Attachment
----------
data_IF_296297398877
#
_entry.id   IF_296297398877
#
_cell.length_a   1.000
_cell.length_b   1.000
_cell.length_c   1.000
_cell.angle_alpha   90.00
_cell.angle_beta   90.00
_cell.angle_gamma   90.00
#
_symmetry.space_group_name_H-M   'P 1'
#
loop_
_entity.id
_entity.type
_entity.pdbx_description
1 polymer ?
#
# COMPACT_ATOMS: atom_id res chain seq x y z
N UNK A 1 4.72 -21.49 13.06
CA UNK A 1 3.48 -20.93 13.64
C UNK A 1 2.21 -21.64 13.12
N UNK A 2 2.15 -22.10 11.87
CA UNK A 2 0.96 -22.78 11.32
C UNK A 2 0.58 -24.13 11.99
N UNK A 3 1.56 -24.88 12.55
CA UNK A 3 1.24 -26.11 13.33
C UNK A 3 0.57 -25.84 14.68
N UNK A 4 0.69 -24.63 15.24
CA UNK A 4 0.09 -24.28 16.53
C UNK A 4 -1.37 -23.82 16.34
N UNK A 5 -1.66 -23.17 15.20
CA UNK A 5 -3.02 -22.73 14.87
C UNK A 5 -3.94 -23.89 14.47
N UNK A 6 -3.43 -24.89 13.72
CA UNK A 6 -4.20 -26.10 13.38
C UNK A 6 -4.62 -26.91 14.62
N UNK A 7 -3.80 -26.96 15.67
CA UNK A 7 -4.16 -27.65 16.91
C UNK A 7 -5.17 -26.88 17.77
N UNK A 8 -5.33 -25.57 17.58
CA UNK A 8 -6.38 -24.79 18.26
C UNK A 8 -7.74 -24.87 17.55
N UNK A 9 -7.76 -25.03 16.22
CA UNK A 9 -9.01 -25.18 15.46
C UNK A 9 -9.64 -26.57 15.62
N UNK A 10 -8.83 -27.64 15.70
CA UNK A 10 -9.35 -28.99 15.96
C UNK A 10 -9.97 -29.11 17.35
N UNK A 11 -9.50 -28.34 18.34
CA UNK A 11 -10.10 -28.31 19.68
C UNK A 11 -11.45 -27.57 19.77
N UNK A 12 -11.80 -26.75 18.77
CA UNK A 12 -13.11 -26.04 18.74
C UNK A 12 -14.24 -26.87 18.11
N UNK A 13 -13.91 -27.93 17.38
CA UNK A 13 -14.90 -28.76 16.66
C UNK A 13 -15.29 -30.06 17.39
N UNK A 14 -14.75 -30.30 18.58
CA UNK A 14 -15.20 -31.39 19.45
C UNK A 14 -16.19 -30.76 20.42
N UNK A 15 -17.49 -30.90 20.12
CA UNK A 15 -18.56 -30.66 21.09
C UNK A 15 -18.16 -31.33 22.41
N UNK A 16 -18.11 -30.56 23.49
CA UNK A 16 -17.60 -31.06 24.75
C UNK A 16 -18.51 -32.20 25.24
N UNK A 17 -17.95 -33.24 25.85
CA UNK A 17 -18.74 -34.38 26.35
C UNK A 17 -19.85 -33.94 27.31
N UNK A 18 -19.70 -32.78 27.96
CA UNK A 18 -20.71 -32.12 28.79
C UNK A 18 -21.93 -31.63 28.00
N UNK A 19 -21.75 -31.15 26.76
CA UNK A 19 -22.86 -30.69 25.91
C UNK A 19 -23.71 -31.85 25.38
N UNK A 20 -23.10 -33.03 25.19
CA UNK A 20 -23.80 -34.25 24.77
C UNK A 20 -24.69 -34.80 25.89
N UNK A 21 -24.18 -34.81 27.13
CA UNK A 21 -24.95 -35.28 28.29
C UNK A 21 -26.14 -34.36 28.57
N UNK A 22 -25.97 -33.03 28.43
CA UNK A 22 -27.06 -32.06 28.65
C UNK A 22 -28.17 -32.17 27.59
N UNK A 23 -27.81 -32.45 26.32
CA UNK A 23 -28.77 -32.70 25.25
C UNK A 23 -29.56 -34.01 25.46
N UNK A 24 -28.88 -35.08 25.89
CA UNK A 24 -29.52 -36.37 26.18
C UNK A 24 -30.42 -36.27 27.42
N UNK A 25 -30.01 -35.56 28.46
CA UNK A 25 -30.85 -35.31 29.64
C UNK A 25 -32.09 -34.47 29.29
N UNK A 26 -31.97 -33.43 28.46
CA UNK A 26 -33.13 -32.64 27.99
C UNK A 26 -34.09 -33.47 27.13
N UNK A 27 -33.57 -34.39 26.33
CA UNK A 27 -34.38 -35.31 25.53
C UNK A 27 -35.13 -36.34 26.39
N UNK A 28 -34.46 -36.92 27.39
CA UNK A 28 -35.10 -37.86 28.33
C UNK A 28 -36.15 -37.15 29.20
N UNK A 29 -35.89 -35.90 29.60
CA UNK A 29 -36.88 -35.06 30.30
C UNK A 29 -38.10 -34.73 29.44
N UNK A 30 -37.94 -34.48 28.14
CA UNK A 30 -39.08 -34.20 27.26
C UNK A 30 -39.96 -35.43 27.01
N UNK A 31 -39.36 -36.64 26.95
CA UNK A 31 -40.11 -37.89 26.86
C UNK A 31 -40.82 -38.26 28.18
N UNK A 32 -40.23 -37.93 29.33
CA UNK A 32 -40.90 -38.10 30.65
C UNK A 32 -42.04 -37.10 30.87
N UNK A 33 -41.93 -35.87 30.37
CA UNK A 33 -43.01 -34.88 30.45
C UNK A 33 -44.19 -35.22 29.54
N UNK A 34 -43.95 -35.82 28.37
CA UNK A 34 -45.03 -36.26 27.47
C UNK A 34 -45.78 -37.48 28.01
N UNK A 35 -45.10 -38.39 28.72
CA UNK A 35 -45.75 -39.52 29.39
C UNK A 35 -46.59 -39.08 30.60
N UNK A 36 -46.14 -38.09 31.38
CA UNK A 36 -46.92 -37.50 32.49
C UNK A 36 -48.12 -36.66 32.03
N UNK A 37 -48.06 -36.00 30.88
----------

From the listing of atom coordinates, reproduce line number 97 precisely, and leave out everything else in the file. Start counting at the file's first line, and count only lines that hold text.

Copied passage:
CA UNK A 26 -33.13 -32.64 27.99